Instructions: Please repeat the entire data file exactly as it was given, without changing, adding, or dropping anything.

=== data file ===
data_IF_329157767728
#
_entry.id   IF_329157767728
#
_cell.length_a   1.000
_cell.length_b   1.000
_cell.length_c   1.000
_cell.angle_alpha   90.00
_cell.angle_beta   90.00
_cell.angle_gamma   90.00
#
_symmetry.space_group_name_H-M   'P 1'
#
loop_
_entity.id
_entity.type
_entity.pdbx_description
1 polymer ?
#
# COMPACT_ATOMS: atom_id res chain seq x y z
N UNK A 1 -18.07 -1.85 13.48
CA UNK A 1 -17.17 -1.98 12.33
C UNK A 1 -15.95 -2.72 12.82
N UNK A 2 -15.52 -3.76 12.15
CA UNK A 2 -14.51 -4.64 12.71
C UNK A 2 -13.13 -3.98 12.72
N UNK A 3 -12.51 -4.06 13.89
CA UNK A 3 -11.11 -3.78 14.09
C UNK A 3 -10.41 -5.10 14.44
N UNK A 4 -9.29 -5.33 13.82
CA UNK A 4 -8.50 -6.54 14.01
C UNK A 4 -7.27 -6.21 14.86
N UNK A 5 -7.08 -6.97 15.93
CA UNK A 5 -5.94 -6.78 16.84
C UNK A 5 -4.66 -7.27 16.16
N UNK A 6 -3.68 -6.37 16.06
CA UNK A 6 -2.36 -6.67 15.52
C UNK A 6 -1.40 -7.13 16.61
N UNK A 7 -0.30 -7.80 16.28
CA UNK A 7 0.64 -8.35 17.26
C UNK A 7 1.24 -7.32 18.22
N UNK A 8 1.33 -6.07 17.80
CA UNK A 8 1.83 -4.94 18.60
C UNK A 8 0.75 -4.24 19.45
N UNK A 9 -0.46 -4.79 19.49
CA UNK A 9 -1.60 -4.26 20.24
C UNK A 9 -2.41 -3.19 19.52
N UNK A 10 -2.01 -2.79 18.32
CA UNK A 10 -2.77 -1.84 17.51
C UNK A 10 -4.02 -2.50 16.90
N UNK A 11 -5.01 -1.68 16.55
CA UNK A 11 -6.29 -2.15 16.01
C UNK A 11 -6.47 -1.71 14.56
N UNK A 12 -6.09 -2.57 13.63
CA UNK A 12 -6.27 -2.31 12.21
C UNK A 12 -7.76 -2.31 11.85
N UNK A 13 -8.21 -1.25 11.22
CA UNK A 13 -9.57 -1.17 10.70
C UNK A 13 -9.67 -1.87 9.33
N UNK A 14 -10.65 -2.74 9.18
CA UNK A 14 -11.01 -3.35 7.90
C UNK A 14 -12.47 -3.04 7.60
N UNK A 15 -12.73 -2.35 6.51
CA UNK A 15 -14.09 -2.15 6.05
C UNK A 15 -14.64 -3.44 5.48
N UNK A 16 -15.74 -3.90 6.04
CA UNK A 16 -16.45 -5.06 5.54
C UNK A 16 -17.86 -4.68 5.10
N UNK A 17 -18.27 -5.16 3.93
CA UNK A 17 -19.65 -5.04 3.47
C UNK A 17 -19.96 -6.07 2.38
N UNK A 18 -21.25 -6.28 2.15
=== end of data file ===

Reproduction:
data_IF_329157767728
#
_entry.id   IF_329157767728
#
_cell.length_a   1.000
_cell.length_b   1.000
_cell.length_c   1.000
_cell.angle_alpha   90.00
_cell.angle_beta   90.00
_cell.angle_gamma   90.00
#
_symmetry.space_group_name_H-M   'P 1'
#
loop_
_entity.id
_entity.type
_entity.pdbx_description
1 polymer ?
#
# COMPACT_ATOMS: atom_id res chain seq x y z
N UNK A 1 -18.07 -1.85 13.48
CA UNK A 1 -17.17 -1.98 12.33
C UNK A 1 -15.95 -2.72 12.82
N UNK A 2 -15.52 -3.76 12.15
CA UNK A 2 -14.51 -4.64 12.71
C UNK A 2 -13.13 -3.98 12.72
N UNK A 3 -12.51 -4.06 13.89
CA UNK A 3 -11.11 -3.78 14.09
C UNK A 3 -10.41 -5.10 14.44
N UNK A 4 -9.29 -5.33 13.82
CA UNK A 4 -8.50 -6.54 14.01
C UNK A 4 -7.27 -6.21 14.86
N UNK A 5 -7.08 -6.97 15.93
CA UNK A 5 -5.94 -6.78 16.84
C UNK A 5 -4.66 -7.27 16.16
N UNK A 6 -3.68 -6.37 16.06
CA UNK A 6 -2.36 -6.67 15.52
C UNK A 6 -1.40 -7.13 16.61
N UNK A 7 -0.30 -7.80 16.28
CA UNK A 7 0.64 -8.35 17.26
C UNK A 7 1.24 -7.32 18.22
N UNK A 8 1.33 -6.07 17.80
CA UNK A 8 1.83 -4.94 18.60
C UNK A 8 0.75 -4.24 19.45
N UNK A 9 -0.46 -4.79 19.49
CA UNK A 9 -1.60 -4.26 20.24
C UNK A 9 -2.41 -3.19 19.52
N UNK A 10 -2.01 -2.79 18.32
CA UNK A 10 -2.77 -1.84 17.51
C UNK A 10 -4.02 -2.50 16.90
N UNK A 11 -5.01 -1.68 16.55
CA UNK A 11 -6.29 -2.15 16.01
C UNK A 11 -6.47 -1.71 14.56
N UNK A 12 -6.09 -2.57 13.63
CA UNK A 12 -6.27 -2.31 12.21
C UNK A 12 -7.76 -2.31 11.85
N UNK A 13 -8.21 -1.25 11.22
CA UNK A 13 -9.57 -1.17 10.70
C UNK A 13 -9.67 -1.87 9.33
N UNK A 14 -10.65 -2.74 9.18
CA UNK A 14 -11.01 -3.35 7.90
C UNK A 14 -12.47 -3.04 7.60
N UNK A 15 -12.73 -2.35 6.51
CA UNK A 15 -14.09 -2.15 6.05
C UNK A 15 -14.64 -3.44 5.48
N UNK A 16 -15.74 -3.90 6.04
CA UNK A 16 -16.45 -5.06 5.54
C UNK A 16 -17.86 -4.68 5.10
N UNK A 17 -18.27 -5.16 3.93
CA UNK A 17 -19.65 -5.04 3.47
C UNK A 17 -19.96 -6.07 2.38
N UNK A 18 -21.25 -6.28 2.15